Researchers have cracked the case of why erect-crested penguins in New Zealand reject their first-laid eggs.
These penguins, which mate in monogamous pairs, lay an egg only to abandon it in favor of a second egg, which they then incubate until it hatches. Laying eggs is energy intensive, and so this behavior is highly unusual in birds, but a study published Oct. 12 in the journal PLOS One offers new insight into the odd practice.
After studying the breeding biology of erect-crested penguins (Eudyptes sclateri), an endangered species known for its spiky crown of feathers, researchers from the University of Otago in New Zealand determined that the penguin parents condemn one egg to oblivion to ensure that the second egg successfully hatches, as the birds know that they can't feed two chicks. (One of the only other known species that performs a similar behavior is the closely related macaroni penguins — Eudyptes chrysolophus — of Antarctica.)
When the study authors compared the eggs from a colony of 158 penguins, the scientists discovered that the first and second eggs, which are typically laid five days apart, differed dramatically in size.
"The second eggs were much larger than the first eggs, and the difference [in size] between the two is the largest of any bird species," Lloyd Davis, the study's lead author and a professor in the department of science communication at the University of Otago, told Live Science. "In most birds, the clutch [of eggs] gets smaller as they're laid, but in this case, the second egg is on average 85% larger than the first one."
Since 1998, Davis and his team have been studying this elusive species and its "bizarre behavior" around egg-laying. The researchers recently spent 250 hours observing the penguins and their eggs "in the drizzle" of the birds' breeding grounds on the Bounty and Antipodes islands — specks of rocky land in the South Pacific Ocean off the southeastern coast of mainland New Zealand.
Related: Are penguins really monogamous?
"We noticed that about 45% of the penguins don't even bother incubating their first egg — they just look at it after it's laid," Davis said. "Most penguin species will make nests with stones, sticks and grasses, but over 90% of erect-crested penguins lay their eggs on a rocky platform, which is not exactly level, and the eggs tend to roll off it."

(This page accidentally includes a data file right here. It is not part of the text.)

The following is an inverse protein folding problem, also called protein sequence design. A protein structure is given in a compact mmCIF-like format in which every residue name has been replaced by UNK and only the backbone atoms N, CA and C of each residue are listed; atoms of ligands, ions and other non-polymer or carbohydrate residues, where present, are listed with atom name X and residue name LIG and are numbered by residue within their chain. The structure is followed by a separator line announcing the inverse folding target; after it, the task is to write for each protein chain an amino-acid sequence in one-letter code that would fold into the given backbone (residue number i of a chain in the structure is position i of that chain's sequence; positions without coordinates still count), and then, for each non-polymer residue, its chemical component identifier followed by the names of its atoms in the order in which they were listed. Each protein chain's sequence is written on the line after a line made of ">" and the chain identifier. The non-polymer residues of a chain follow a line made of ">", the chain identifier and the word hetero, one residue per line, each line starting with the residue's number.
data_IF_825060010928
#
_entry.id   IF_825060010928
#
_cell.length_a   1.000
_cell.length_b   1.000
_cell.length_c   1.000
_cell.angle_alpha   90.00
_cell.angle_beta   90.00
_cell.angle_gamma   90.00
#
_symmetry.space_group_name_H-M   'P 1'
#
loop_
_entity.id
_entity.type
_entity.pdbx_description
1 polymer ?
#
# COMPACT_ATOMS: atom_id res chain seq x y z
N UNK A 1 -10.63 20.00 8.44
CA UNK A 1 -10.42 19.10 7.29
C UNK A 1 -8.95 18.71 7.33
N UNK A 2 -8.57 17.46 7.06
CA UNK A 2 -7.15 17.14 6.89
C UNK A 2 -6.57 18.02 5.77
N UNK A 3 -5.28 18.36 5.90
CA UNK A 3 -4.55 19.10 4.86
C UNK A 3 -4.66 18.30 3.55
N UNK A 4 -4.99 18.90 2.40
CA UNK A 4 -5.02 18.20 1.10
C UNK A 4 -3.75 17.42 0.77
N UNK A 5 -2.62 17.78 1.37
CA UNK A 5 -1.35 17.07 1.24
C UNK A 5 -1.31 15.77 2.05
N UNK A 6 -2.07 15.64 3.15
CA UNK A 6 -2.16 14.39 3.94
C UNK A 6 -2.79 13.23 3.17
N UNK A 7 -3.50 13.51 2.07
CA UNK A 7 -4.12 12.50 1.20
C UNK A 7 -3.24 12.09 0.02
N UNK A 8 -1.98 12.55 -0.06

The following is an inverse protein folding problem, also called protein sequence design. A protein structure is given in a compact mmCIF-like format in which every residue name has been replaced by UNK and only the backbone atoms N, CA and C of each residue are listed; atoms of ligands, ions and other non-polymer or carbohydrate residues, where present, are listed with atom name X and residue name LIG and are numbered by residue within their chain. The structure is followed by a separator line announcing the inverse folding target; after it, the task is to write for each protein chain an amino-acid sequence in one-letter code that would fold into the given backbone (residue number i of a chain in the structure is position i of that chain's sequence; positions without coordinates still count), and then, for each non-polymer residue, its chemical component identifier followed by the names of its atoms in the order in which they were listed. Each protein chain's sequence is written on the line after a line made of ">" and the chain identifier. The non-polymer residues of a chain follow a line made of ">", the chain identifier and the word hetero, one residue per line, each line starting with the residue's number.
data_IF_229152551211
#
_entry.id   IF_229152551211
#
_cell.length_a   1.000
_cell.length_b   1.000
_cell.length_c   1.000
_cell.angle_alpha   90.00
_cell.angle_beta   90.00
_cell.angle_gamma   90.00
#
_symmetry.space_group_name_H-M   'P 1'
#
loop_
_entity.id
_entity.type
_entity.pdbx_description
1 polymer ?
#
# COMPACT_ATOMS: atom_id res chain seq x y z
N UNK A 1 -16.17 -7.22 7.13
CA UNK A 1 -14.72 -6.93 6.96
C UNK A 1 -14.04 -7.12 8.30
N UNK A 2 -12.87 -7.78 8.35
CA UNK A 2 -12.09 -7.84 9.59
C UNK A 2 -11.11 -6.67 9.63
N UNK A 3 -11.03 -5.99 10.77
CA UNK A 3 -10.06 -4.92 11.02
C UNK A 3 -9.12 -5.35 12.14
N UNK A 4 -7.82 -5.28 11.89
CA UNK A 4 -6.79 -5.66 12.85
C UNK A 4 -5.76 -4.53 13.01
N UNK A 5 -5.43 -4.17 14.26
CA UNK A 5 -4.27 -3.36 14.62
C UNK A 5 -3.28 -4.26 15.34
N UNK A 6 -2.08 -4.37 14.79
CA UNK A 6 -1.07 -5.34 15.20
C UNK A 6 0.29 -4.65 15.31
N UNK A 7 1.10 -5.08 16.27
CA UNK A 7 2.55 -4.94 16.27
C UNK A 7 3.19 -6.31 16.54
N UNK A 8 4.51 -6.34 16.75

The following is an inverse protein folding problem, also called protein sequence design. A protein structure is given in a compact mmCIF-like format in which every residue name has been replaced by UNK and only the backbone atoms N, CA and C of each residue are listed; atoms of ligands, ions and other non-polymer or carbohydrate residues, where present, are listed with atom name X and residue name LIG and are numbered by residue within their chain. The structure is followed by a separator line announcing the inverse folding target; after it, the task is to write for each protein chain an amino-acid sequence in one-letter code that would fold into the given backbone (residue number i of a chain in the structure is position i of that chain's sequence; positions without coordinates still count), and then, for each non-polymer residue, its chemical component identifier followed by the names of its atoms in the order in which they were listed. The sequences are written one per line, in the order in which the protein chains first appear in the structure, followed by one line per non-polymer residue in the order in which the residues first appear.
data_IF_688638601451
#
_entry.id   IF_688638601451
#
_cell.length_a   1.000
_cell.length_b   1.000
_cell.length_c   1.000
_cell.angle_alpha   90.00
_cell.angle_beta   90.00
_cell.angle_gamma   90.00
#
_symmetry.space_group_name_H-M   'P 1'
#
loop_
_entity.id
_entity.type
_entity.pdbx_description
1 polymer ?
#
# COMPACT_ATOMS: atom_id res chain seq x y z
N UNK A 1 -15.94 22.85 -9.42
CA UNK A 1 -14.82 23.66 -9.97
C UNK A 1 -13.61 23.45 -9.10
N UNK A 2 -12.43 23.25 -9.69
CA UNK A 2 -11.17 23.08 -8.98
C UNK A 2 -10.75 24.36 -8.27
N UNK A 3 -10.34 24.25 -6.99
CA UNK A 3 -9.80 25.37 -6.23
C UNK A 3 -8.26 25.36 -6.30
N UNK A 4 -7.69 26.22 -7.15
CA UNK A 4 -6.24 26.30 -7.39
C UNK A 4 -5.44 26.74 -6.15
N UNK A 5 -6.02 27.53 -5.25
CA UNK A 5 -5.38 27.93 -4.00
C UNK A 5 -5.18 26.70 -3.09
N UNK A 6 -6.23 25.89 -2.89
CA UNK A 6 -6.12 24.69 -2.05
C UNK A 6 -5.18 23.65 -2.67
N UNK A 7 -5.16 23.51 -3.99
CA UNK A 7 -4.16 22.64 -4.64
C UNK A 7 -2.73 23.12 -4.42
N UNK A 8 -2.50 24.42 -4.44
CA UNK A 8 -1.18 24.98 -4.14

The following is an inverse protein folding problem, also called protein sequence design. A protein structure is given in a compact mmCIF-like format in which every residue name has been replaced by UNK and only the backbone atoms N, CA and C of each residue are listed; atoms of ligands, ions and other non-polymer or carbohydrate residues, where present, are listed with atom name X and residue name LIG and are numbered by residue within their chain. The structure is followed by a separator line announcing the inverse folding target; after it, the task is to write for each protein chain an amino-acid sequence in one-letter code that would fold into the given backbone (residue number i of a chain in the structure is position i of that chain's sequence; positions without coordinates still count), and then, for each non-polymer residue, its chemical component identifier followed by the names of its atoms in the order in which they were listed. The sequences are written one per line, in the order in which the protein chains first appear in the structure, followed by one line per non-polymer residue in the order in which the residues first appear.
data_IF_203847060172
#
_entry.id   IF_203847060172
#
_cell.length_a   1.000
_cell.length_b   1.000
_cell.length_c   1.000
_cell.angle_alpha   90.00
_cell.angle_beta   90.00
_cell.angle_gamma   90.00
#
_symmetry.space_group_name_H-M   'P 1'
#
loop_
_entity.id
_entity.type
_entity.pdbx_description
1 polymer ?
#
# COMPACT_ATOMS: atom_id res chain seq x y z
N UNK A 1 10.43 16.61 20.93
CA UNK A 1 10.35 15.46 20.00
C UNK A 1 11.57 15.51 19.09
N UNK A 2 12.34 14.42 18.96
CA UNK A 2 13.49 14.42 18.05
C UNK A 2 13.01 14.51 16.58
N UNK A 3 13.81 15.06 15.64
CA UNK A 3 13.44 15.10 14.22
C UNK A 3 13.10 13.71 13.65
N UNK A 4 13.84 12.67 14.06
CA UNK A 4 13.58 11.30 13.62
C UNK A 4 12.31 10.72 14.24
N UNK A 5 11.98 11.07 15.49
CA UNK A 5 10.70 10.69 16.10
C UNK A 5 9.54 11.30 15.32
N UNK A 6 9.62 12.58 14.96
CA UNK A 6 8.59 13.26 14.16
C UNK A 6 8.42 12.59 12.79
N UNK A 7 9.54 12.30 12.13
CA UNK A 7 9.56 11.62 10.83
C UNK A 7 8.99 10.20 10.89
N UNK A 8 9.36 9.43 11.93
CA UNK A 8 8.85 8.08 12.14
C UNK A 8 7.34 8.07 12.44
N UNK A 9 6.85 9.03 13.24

To mitigate this, scientists set up a "ring of stones" around 14 nests to prevent the eggs from rolling off the outcroppings. But even that didn't encourage the penguins to nurture the first eggs they laid.
"They still rejected the first egg," Davis said.
In addition to monitoring the birds, the scientists also collected blood samples, which revealed another piece of the puzzle when they were analyzed in the laboratory.
"Normally, you would expect the males to have higher testosterone levels at the start of the breeding period, while the females' levels would be lower, but we found something different," David said. "The males had low testosterone, while the females' levels were at least as high, or probably higher than the males, especially during the laying of their eggs."
This shift in testosterone could explain another unusual behavior in the penguin males. Unlike other species in the animal kingdom in which males become more aggressive toward one another during the breeding period, erect-crested penguin males remain docile.
"The males just weren't interested," he said. "In other species, there's a lot of fighting amongst the males within a colony. But with the erect-crested penguins, there's a lot of standing around and not engaging in many fights."
Of all the penguin species on the planet, erect-crested penguins are the least-studied due to their isolation. But while their remote habitat may shield these birds from human activity to an extent, their future is still threatened by climate change, adding to the urgency of learning more about these "forgotten penguins" before it's too late, Davis said.
"Little is known about them," he said. "They're an enigma."
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Jennifer Nalewicki is a Salt Lake City-based journalist whose work has been featured in The New York Times, Smithsonian Magazine, Scientific American, Popular Mechanics and more. She covers several science topics from planet Earth to paleontology and archaeology to health and culture. Prior to freelancing, Jennifer held an Editor role at Time Inc. Jennifer has a bachelor's degree in Journalism from The University of Texas at Austin.